You don’t have to spend hours in the weight room seven days a week to experience positive changes in your fitness level. A resistance-training program that does not focus on technique will get you results much more slowly and may put you at risk of injury. Here are some very important technique tips.
Quality and execution of movement is critical. It makes no sense to perform 20 sloppy reps. It is far better to perform eight reps with perfect form and
then a break.
Take is slowly. Proper resistance training is not a fast sport. Wayne Westcott, a leading strength and conditioning researcher, has determined that one repetition should take approximately five to six seconds, that is, two seconds to lift the weight and four seconds to slowly lower it in a controlled fashion. Most people lift much too quickly, using momentum instead of muscle. A proper set of 8 to 12 repetitions should take approximately one minute to complete. Proper execution of each rep is the most critical factor in weight training. Reps performed with poor technique will get you nowhere!
Breathe. A proper breathing rhythm will make each set more effective. Focus on exhaling as you lift the weight or when you exert, and inhaling as you recover or lower the weight.
Maintain good posture. Proper posture is critical to ensure you are working the correct muscle groups and not putting your body at risk of injury. If seated, sit up straight. Always keep your abdominals contracted through the entire set of any exercise. Pull them up and in toward your spine to help stabilize your trunk. Keep your shoulders back and chest lifted up and out during any seated, bent-over or standing exercise.
A good exercise set will finish once you hit momentary muscle fatigue. This is the point at which you absolutely cannot do another rep with perfect form. If your set is supposed to be 8 to 12 reps but you should perform the extra reps to hit momentary muscle fatigue, and next time increase the weight so that you hit momentary muscle fatigue within the suggested repetition zone of 8 to 12 reps.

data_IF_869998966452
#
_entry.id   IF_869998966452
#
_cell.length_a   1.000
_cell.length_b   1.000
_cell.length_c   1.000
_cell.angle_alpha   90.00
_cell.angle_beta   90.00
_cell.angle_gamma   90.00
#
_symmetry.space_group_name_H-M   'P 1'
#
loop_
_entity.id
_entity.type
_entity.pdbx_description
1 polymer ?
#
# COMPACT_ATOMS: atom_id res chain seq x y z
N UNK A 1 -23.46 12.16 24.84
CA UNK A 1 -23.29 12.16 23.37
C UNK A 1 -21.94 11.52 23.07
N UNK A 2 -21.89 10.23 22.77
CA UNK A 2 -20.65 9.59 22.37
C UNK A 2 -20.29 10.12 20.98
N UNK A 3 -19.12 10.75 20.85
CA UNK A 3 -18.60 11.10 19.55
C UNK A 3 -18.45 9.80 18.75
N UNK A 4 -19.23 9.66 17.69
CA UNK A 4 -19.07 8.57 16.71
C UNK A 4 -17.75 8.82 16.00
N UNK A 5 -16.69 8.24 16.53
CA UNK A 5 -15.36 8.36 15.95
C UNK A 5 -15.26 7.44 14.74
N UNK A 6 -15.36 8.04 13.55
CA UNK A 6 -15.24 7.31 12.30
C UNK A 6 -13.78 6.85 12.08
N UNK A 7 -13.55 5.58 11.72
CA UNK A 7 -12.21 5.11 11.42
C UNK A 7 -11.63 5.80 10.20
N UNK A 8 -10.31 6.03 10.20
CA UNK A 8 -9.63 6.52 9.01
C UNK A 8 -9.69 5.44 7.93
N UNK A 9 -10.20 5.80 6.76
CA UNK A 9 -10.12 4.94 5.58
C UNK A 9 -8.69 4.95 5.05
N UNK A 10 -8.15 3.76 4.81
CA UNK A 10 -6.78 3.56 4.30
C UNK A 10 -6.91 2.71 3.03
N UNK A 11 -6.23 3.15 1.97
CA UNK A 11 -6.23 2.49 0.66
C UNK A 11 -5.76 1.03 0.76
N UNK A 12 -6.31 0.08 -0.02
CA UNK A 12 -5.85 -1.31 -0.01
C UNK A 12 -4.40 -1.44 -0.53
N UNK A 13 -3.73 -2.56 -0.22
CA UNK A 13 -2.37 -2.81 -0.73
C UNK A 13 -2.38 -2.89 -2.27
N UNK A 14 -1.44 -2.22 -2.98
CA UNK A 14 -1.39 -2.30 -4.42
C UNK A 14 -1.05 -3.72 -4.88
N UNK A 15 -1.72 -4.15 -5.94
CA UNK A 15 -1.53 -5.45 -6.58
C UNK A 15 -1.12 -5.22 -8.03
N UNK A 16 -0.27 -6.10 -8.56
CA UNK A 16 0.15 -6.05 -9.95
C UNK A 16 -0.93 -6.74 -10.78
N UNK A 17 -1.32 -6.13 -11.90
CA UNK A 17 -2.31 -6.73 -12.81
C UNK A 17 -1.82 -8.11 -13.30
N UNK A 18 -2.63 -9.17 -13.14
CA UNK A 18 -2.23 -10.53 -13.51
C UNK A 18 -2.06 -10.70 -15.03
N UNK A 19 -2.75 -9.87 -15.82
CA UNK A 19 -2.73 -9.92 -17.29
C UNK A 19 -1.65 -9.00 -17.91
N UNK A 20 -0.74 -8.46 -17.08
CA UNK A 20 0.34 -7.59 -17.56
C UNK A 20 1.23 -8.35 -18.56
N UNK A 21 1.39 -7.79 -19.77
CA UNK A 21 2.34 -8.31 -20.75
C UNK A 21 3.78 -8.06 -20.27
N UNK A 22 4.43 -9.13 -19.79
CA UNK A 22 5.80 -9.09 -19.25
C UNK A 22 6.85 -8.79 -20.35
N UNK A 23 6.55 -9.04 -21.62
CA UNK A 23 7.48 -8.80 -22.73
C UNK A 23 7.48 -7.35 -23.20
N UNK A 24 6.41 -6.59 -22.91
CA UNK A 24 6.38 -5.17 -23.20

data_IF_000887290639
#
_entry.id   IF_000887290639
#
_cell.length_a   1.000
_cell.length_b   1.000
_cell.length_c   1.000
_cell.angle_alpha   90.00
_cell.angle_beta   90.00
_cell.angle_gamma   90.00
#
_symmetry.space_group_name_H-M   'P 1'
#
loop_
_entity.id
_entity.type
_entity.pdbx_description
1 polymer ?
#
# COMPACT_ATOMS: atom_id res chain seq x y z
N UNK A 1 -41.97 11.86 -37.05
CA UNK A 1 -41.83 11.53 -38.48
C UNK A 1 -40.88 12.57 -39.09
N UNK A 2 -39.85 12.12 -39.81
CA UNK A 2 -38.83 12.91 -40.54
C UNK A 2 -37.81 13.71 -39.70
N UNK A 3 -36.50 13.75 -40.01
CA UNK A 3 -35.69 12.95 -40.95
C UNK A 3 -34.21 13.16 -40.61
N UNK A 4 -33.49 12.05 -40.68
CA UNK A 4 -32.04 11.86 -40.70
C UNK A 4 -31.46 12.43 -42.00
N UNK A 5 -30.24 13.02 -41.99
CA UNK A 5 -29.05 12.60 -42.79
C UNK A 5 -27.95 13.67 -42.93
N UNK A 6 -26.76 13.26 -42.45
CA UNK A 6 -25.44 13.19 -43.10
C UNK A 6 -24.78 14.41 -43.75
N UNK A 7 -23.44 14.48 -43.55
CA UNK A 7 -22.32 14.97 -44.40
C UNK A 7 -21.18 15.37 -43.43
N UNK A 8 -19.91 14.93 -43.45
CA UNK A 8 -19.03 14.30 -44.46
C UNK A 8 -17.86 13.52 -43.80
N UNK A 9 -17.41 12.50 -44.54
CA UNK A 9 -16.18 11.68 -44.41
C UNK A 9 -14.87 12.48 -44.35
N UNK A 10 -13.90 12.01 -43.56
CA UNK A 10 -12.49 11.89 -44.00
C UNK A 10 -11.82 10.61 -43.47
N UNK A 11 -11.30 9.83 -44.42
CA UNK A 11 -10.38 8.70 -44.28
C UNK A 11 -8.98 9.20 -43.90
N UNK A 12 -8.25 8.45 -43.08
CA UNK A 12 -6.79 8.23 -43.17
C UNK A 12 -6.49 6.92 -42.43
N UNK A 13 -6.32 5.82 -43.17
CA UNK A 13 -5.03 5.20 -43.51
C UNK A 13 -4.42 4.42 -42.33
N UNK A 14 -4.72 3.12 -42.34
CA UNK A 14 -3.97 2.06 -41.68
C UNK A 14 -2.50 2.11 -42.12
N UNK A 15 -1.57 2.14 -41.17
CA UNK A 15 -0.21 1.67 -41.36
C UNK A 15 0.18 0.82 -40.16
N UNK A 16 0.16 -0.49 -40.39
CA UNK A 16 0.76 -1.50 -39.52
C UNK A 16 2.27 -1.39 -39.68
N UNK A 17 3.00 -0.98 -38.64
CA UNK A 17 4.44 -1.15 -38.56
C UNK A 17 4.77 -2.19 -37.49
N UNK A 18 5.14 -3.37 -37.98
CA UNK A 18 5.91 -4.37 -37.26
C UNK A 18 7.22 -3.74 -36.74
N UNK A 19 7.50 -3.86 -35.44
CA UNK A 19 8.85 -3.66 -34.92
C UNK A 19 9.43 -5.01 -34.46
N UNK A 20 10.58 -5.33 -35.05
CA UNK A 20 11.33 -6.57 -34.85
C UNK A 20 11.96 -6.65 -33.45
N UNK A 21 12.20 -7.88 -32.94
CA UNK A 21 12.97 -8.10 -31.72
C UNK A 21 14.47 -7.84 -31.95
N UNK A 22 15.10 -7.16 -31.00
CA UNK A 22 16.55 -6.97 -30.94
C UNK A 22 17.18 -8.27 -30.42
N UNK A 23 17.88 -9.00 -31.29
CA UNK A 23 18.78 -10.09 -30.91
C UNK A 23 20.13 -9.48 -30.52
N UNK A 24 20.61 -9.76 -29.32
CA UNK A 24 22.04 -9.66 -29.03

If you cannot perform 8 reps, the weight is too heavy. If you can perform 12 reps with perfect technique, increase the weight by five per cent.
Never go to failure. Failure is when you continue the set with poor technique, or when other muscle groups kick in to help finish the set. It is important that you always avoid bad technique and muscle substitution.
Perform your muscle-conditioning sessions on alternating days. Your muscles require a day of rest in between muscle-conditioning workouts.
Put your mind into it. It is okay to let your mind wander while you perform some fitness activities. For example, you can jump onto a treadmill and plug in a seven-minute-mile pace and whether you think about it or not you will expend the same amount of calories. However, this is not the case with muscle-conditioning exercise. You must focus on what you’re doing because there is such a strong connection between the brain, the nerves and the muscles. Studies show that if you concentrate on what you are doing you can significantly increase the amount of muscle activity measured during these exercises. So put down your magazines, cease all conversation and really focus on each set. Each repetition and each set will become much more effective and you will experience results much more quickly.
Change the Exercise Order. Plan the order in which you do your exercises as seriously as you plan the exercises themselves. Try alternating between muscle groups–e.g., doing elbow curls (arms) followed by knee extensions (legs)-or “stacking” all the exercises for one muscle group (i.e., performing them consecutively). A third possibility is to start with the exercises of greatest priority to you and follow them with exercises of lesser importance.
The most effective way to add variety to your workouts is through periodization, which means making systematic changes to your training at regular intervals. Periodizing your strength workouts can help you avoid plateaus, prevent injury, and make greater gains in strength, power, muscular size and endurance, and athletic performance.